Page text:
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  • Picture Book Animals:How Natural a History?
  • Leonard S. Marcus (bio)

We find animal characters in children's picture books and think it natural that this is so. It somehow does not matter that the animals in many such books live and behave in ways completely removed from the ways of their living counterparts; that their imaginary lives are far from natural in the naturalistic sense. Animals in large measure represent the fun of picture books, and are a main ingredient of the books' fantasy. Beyond this, no one need venture. So, the popular view of the matter stands.

That the very presence of animal characters in a story leads us headlong into a fantasy world is clear enough; that they automatically spell fun, however, is not clear. Think of George Orwell's Animal Farm, and its grotesque pig-police. Animal characters must not be inherently amusing. In fact, in Orwell's tale, the reader becomes increasingly uneasy in the face of the conscious violent distortion of reality implied by having pigs do the dirty work of men. The very unnaturalness of the role the pigs are compelled to play suits a story about authoritarian behavior and submission to the rule of force.

We will want to ask, then, if there are not some particular patterns to the kinds of animal characters that occur so frequently in children's picture books; and if so, what the patterns tell us of the author's ideas about childhood, society and its wants and needs, and the animal world's relation to human society.

If, as Roger Sale has said in Fairy Tales and After, animals are a "major source of the power of the best children's literature, a source that other kinds of literature had abandoned and forgotten well before the nineteenth century"1—we will want to ask what more precisely, is the nature of that power that moves and delights children, and at times ourselves.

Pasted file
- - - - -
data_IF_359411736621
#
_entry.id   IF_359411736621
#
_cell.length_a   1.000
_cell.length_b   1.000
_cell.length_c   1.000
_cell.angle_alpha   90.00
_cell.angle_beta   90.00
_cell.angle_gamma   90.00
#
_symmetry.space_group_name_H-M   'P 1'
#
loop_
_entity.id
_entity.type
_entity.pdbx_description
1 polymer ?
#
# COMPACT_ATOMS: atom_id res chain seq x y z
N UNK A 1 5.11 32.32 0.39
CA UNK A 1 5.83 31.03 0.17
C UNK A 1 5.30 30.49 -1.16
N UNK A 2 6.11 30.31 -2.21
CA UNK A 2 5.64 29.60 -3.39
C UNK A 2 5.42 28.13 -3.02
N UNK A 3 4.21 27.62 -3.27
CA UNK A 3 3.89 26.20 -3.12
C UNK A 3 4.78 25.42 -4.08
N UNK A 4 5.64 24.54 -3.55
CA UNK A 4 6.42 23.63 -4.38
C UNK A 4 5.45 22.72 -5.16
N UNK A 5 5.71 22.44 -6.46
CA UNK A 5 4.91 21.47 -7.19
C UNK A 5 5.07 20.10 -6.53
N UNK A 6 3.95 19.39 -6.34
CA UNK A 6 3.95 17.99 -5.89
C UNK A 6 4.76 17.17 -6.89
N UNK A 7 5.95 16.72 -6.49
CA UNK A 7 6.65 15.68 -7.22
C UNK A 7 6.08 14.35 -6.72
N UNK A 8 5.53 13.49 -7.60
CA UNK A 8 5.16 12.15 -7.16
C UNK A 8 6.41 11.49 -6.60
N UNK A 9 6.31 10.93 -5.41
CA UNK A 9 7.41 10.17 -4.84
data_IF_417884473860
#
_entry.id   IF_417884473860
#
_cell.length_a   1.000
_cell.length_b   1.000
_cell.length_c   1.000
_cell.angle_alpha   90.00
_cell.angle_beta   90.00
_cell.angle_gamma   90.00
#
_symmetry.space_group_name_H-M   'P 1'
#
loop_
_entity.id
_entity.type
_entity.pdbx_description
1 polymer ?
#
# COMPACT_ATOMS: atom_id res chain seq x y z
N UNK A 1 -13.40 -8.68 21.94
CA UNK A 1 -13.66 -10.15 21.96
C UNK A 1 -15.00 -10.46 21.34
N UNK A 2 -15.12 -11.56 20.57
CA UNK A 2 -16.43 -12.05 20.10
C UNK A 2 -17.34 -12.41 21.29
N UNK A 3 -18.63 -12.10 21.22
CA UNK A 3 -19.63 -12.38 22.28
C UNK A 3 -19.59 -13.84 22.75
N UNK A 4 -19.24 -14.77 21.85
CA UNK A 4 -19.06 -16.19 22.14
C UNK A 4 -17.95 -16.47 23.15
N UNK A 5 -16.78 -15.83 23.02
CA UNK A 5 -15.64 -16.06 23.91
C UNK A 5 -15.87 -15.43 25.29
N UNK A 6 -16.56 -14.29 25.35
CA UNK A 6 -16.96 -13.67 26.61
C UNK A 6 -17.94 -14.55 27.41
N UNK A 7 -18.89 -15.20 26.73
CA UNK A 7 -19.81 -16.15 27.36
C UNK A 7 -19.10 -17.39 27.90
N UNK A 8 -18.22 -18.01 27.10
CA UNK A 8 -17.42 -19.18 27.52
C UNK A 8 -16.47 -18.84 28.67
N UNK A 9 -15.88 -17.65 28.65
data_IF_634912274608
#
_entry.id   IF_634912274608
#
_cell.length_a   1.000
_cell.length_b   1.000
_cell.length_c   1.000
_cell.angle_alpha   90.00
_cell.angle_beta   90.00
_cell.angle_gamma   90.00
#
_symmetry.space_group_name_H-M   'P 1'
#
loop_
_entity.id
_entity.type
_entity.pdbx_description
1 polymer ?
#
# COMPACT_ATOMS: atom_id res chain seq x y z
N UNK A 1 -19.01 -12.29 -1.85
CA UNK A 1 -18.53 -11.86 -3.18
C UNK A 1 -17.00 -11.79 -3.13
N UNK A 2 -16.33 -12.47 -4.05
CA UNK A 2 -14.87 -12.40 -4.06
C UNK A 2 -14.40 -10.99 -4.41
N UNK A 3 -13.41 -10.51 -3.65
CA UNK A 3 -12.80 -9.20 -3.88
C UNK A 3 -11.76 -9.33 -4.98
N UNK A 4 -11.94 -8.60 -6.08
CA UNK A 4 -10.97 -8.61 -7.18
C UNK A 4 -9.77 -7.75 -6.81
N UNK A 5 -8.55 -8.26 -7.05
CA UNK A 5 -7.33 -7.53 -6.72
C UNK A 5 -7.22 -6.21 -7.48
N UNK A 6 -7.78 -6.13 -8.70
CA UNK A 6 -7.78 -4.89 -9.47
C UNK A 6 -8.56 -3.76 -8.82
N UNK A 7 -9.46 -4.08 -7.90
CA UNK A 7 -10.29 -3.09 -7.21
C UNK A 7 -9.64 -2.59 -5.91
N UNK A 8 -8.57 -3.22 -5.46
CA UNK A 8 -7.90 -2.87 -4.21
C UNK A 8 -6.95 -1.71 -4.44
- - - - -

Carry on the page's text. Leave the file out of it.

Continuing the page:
Looking at many animal picture books, one begins to ask certain questions. Does it matter much what kinds of animals occur in the stories? At first glance, there would seem to be a high degree of arbitrariness to the choices. Could not Babar as easily have been a giraffe as an elephant? Couldn't Daffy Duck have been Daffy Dog? Perhaps Sylvester, in William Steig's fantasy about family-feeling and magical transformation, might have been [End Page 127] a mouse or a moose or a codfish instead of the well-brought-up, earnest donkey that we know him as.

Then, however, images and expressions come to mind: stubborn as an ox; a dog's life; an elephant's memory; a cat's nine lives; the fertility of rabbits; the wisdom of owls; sly as a fox; still as a churchmouse; bovine, bearish, reptilian. . . . One thinks of these things and realizes that taken altogether, animals as images in our everyday thought and expression are among the most association-rich of all classes of symbols. Just under the surface of picture book fantasies, cultural meanings may well be at work. So numerous and so commonplace are animal references, that one suspects children must know many of them early on.

But what special claims if any do animal symbols, animal characters, or animals themselves have on children of the picture-book age?

The New York Times recendy cited a report by the Interior Department's Fish and Wildlife Service, which found that, on the contrary:

Very young children were the most exploitive, harsh and unfeeling of all children in their attitudes toward animals. . . .

These results suggest our cultural idealization of the relationship of very young children to animals is not only incorrect but may foster a distorted understanding of the needs of young people.2

One is not likely to accept this or any single study as the last word on so elusive and complicated a matter. Common sense—or is it merely habit?—objects, insisting that surely some basis must exist for making animals the focus of interest in stories for the very young. Does not the vulnerability that small children at times feel in the face of large, powerful, and not-always-caring adults...


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pp. 127-139
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